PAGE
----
I'm always amazed at how much some of us are able to cram into a single and short lifetime. Today, Arthur Davidsen, an Astrophysicist at John Hopkins University, passed away at the age of 57. What the son of Norwegian immigrants was able to accomplish and enjoy in that short time is amazing.
Born in 1944, on Long Island, N.Y., Davidsen's mother was a housekeeper and his father, a commercial fisherman. Yet he grew up to attend Princeton, where he played drums in a rock band, and with friends, created what we might call today, a hack. They created a background and test scores for a student who didn't exist, and gained this ghost admittance to Princeton. As a Princeton grad, Davidsen had his sights set on Berkeley, but Vietnam had its sights set on him and he spent five years in the Navy, ending up at the Naval Research Center.
His interests in space research began there, and afterwards, with John Hopkins, he began to build and launch instruments into space to measure ultraviolet radiation. In 1977, he and his team sent "their" telescope into space to capture the first ultraviolet spectrum of a quasar, and they did. He was eventually presented with the American Astronomical Association's prize for outstanding research for an astronomer under the age of 36.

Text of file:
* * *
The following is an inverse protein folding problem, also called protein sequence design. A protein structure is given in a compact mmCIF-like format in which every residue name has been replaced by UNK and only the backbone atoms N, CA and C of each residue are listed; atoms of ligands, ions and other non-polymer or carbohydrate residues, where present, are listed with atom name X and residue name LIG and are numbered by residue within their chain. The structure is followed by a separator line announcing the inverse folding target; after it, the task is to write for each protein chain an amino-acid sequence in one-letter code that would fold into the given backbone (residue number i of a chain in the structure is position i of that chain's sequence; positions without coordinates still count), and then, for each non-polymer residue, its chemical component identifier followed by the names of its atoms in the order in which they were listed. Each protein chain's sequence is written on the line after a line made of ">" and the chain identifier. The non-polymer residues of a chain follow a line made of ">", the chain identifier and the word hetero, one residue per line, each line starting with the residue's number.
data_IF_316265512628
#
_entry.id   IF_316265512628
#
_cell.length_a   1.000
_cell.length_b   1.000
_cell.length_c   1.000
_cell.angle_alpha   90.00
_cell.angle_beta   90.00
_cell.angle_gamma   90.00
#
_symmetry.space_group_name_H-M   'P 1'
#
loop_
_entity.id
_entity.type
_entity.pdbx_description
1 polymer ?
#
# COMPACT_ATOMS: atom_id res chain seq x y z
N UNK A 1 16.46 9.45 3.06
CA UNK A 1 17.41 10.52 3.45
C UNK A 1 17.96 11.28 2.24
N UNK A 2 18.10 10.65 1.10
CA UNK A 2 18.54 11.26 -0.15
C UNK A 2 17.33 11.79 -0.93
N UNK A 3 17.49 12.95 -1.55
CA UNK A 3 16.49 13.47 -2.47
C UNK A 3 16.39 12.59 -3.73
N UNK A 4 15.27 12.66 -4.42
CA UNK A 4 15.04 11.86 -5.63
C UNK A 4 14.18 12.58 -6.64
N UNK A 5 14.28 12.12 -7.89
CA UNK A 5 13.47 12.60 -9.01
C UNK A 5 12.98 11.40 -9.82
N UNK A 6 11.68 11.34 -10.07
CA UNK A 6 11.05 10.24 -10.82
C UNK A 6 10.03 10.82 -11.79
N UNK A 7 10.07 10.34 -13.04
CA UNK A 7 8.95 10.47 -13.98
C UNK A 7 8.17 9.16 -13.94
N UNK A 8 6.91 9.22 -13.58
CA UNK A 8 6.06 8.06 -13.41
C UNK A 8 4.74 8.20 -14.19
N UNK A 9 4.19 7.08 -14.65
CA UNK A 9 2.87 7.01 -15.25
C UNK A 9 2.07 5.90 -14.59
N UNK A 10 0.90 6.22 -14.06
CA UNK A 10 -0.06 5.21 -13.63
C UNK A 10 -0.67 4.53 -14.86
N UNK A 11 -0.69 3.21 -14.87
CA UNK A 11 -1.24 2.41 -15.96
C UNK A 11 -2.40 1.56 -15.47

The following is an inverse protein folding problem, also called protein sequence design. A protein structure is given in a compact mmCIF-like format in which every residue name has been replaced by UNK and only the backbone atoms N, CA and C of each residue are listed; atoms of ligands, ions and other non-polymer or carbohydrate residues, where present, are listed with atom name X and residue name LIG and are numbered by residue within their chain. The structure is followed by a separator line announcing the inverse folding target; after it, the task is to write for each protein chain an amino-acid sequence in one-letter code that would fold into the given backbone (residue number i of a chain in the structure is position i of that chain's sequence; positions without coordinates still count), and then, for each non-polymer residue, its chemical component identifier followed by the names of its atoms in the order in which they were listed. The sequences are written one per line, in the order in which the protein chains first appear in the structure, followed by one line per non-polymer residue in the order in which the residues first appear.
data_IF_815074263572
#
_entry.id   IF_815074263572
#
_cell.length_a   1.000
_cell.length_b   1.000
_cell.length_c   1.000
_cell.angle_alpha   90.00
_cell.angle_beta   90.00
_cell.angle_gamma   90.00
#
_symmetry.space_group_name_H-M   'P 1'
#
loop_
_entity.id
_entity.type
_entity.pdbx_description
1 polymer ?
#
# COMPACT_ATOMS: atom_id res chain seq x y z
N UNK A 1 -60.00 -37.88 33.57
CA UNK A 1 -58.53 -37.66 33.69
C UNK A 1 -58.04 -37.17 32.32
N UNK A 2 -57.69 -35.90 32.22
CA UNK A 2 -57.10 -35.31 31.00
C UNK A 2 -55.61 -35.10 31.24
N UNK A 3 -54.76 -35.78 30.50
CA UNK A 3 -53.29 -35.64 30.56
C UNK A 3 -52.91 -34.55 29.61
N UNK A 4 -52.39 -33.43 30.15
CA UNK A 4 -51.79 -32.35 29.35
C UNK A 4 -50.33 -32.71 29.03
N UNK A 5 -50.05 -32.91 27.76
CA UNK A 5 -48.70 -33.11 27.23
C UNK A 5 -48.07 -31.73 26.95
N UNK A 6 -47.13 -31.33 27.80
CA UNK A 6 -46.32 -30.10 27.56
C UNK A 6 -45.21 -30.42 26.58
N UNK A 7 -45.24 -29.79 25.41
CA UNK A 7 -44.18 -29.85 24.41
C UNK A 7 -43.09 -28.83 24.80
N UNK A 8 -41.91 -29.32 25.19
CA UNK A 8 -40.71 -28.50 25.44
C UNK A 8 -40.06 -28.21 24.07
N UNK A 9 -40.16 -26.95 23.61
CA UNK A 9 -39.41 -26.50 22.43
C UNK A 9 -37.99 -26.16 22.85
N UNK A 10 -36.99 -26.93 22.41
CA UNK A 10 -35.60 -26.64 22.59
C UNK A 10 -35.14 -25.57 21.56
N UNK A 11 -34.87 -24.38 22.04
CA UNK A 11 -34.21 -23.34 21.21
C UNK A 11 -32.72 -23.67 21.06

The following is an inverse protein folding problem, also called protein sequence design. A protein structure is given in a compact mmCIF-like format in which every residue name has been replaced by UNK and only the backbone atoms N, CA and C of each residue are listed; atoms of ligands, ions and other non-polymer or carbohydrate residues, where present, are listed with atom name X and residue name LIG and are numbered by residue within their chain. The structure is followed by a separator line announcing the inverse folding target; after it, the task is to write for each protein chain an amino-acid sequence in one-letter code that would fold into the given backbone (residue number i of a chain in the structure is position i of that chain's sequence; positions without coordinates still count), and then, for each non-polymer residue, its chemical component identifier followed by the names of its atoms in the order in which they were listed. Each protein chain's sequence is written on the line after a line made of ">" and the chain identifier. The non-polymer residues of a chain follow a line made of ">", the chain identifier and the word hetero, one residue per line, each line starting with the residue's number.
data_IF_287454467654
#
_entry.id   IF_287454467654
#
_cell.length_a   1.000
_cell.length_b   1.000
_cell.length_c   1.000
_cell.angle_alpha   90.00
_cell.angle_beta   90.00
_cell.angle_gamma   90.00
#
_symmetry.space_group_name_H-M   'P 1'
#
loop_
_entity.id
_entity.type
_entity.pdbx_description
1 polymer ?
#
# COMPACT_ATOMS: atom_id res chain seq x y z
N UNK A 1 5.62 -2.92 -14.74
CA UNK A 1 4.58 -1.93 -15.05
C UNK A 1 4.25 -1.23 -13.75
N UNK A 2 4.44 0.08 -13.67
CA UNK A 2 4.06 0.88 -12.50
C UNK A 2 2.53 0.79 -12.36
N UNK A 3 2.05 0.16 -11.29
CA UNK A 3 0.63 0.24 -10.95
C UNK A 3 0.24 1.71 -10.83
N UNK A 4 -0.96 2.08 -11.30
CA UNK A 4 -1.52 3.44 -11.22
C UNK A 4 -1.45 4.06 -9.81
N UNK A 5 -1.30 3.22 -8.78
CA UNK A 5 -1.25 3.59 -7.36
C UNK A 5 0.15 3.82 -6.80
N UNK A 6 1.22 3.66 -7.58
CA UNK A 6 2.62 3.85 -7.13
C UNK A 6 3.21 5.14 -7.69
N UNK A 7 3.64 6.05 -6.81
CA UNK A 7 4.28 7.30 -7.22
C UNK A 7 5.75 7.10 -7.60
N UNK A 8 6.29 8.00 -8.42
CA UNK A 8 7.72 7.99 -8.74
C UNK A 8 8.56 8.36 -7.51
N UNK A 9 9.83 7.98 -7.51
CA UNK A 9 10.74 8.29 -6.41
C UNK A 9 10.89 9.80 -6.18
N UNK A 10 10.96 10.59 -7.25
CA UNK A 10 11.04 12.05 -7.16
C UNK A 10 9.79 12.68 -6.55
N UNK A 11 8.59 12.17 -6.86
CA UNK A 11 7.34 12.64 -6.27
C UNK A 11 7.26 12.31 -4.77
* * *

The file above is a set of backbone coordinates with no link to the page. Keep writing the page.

He went on to bigger and better things, and telescopes, with one known as HUT, to study other solar system objects. They used the powerful beacons known as quasars to search through space in order to detect traces of what might have been left from the Big Bang. Thanks to his herculean efforts, the school was able to bring on board, the Space Telescope Science Institute and later begin to examine data from the Hubble Space Telescope.
At the end, he was still a musician, a biker, a scientist, a professor of physics and astronomy, and in his spare time , he was trying to figure out how to map the universe. He could have used a little more time, but he did plenty with the time he had.